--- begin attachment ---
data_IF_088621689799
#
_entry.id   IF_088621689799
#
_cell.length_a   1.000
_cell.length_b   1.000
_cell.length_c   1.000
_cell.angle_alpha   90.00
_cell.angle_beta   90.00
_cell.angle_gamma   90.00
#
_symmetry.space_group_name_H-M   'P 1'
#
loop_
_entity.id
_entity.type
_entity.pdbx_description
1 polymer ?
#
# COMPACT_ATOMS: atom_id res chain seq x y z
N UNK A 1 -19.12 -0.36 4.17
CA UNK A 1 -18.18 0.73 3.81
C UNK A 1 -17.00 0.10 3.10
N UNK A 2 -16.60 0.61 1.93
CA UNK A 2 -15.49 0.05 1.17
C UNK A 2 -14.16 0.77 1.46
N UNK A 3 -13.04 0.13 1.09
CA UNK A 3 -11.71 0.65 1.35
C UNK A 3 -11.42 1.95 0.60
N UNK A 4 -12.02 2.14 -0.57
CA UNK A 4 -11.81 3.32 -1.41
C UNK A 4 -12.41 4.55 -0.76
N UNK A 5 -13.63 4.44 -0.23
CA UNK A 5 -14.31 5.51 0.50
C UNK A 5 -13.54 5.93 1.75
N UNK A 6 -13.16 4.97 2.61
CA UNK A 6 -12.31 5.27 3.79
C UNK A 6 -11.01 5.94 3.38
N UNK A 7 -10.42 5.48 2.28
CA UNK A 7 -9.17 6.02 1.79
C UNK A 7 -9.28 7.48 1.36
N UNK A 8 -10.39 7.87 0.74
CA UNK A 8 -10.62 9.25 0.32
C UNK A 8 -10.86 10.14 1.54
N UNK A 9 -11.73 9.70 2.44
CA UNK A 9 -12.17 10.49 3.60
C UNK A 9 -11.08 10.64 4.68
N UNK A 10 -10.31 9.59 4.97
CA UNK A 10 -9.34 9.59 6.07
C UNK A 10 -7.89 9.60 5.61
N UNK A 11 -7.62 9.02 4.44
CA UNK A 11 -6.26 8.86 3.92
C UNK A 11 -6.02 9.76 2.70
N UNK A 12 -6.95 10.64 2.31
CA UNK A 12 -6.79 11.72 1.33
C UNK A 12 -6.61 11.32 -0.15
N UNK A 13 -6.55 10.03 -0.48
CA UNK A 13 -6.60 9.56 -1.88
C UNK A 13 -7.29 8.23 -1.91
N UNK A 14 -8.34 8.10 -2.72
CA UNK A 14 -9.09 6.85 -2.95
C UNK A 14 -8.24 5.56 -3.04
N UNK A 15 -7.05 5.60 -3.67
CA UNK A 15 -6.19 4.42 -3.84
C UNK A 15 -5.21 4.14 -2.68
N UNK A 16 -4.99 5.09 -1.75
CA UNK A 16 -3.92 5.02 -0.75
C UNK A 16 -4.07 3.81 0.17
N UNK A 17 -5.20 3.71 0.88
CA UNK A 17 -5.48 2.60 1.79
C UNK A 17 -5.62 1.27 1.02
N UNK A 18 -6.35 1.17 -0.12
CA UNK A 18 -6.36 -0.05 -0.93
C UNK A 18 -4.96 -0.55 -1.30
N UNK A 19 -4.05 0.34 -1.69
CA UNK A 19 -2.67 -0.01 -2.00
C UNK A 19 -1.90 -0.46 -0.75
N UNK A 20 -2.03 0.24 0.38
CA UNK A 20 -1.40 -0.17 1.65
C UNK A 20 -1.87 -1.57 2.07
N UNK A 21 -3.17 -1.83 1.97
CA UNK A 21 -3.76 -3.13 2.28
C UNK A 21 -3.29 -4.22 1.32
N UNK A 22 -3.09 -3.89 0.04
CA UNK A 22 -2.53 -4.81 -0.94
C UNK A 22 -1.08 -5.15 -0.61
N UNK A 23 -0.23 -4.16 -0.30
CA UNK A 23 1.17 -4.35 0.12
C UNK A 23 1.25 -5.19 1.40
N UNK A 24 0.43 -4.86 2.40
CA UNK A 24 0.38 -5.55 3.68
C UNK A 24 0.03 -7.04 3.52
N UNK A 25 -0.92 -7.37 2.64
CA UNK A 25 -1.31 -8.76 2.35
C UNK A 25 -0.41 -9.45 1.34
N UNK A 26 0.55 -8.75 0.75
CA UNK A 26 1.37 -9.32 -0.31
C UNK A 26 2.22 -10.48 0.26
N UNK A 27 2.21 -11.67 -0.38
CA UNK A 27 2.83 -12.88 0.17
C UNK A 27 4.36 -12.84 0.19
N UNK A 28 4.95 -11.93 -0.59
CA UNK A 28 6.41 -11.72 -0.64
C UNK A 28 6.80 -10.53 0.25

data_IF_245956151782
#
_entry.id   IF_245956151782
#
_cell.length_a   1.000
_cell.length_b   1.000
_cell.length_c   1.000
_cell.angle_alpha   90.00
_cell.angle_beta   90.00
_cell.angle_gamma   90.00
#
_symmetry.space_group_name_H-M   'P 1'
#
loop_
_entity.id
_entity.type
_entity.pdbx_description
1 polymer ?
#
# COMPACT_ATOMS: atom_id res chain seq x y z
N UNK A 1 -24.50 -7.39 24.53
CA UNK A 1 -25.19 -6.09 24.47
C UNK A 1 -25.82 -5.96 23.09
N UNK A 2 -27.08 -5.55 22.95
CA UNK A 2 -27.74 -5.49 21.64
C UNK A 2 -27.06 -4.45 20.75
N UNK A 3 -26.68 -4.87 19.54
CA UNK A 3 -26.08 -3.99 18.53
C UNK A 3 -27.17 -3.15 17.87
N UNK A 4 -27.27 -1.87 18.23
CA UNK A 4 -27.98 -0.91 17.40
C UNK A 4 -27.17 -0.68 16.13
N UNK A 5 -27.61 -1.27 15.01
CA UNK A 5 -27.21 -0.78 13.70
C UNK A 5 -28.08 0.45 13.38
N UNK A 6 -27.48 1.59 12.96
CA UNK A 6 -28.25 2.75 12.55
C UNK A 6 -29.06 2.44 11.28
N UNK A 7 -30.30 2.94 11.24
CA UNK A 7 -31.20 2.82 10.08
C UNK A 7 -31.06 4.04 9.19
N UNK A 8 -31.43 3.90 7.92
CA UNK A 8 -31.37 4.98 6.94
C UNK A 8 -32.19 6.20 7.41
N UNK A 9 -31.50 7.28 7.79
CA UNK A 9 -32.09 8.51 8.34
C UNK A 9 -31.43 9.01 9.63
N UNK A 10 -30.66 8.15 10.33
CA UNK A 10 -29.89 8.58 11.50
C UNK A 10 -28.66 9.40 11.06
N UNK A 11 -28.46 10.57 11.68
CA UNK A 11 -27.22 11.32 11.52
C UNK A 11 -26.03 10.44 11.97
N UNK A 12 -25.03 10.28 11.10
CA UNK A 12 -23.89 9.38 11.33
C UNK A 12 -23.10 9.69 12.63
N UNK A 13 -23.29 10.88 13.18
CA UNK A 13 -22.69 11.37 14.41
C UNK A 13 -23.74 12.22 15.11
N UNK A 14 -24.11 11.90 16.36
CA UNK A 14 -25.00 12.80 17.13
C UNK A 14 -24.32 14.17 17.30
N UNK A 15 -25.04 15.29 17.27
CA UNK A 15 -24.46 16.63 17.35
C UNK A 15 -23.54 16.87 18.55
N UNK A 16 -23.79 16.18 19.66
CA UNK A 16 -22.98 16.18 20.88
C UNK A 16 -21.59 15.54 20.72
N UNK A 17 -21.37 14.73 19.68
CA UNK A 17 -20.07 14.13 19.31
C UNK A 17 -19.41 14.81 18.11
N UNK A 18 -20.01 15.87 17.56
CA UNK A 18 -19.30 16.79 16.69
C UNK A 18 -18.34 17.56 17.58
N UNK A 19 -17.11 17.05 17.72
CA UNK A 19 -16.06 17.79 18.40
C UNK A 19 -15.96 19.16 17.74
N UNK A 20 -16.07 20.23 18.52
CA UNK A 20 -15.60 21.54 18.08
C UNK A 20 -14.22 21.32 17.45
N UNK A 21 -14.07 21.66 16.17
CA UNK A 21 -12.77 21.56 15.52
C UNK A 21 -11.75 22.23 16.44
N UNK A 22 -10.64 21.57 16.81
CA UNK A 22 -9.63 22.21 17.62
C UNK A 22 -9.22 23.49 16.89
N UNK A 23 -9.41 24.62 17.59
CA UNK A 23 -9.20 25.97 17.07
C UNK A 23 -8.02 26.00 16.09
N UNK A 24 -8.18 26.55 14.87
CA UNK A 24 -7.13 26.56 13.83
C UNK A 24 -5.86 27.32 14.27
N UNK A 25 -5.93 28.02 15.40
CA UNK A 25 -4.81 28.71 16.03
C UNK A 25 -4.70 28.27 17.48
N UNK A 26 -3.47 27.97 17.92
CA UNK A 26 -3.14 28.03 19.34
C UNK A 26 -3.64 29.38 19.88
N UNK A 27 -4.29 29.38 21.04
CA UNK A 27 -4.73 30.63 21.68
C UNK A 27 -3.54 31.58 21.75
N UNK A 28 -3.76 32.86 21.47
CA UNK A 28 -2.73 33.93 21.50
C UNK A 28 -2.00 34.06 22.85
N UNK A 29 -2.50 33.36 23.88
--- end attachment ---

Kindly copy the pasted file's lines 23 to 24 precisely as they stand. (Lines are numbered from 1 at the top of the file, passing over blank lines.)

C UNK A 1 -17.00 0.10 3.10
N UNK A 2 -16.60 0.61 1.93